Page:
A warning has been issued about scammers trying to take advantage of the coronavirus pandemic.
Police said there was evidence of fraudsters targeting elderly and vulnerable people by offering advice and treatments for Covid-19.
They said members of the public and businesses were being targeted by bogus callers, emails, texts, phone calls and social media messages.
According to Police Scotland, scammers have set up fake websites to sell products and offer so-called cures or testing kits, as well as requesting donations to help victims.
In some instances, cold callers have contacted organisations suggesting a legal requirement to have certain measures in place by a specific deadline.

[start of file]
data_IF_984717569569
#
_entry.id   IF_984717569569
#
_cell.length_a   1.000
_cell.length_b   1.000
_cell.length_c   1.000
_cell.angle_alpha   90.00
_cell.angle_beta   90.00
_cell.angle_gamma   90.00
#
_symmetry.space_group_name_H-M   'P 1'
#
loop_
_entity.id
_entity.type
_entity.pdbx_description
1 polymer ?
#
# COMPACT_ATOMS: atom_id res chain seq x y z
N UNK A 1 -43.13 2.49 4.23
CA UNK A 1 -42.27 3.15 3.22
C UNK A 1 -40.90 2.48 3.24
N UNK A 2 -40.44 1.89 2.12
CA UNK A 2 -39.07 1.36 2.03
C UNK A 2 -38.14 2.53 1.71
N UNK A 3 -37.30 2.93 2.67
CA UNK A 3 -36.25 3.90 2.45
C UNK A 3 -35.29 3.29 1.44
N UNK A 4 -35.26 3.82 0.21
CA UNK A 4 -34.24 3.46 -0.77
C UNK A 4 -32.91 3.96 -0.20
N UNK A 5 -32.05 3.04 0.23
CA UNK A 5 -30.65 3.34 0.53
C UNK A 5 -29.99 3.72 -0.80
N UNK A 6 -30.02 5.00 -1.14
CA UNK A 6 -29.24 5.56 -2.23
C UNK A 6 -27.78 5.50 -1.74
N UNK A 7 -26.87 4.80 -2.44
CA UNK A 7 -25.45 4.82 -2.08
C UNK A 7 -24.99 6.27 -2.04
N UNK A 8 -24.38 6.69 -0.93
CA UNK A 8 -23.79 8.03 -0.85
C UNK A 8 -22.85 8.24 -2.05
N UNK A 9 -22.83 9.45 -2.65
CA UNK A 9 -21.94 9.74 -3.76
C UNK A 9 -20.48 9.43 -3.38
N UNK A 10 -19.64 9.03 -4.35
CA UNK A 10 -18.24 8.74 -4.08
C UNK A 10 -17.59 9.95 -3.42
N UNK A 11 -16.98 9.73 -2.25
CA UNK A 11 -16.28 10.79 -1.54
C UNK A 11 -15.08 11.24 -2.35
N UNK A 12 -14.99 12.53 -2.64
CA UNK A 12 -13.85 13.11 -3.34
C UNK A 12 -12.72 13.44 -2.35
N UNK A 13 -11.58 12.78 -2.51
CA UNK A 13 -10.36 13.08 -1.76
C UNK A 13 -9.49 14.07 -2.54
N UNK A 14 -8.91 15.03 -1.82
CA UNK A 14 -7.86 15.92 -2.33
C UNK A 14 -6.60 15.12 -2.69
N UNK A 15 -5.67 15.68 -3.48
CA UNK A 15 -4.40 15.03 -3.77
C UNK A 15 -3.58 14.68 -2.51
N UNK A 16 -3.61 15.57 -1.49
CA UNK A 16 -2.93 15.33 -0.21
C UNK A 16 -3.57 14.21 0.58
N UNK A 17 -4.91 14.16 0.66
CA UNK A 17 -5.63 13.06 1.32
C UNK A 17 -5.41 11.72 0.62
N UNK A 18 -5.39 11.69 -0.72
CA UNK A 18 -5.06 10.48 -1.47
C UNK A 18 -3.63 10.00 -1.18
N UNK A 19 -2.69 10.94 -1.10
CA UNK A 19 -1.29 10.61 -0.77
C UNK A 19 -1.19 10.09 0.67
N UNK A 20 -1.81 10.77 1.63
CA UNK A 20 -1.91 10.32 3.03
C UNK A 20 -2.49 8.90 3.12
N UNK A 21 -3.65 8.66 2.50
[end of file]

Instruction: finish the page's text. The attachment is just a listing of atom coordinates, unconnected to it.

Chief Superintendent David Duncan said: “Anyone can be a victim of doorstep crime – it is nothing to be embarrassed about. Criminals can be very clever, and play on your emotions and insecurities.
“If someone comes to your door claiming to be from a legitimate organisation, always ask for identification.
“Don’t give people money or your bank details if they come to your door and offer to do shopping for you if you don’t know them. And never give your debit or credit card and PIN to anyone.”
Police said that between April and September lat year, more than £600,000 has been taken from householders in 306 cases of doorstep and bogus crime.
The force is working alongside Trading Standards Scotland, Advice Direct Scotland, Neighbourhood Watch Alert, Age Scotland and the Scottish Fire and Rescue Service in its new Shut Out Scammers campaign.
Fiona Richardson, chief officer of Trading Standards Scotland, said: “Trading Standards is at the forefront of tackling consumer-related scams.
“Working in partnership with the police and other Shut out Scammers partners means that we are better able to protect our most vulnerable citizens from Covid-related scams.”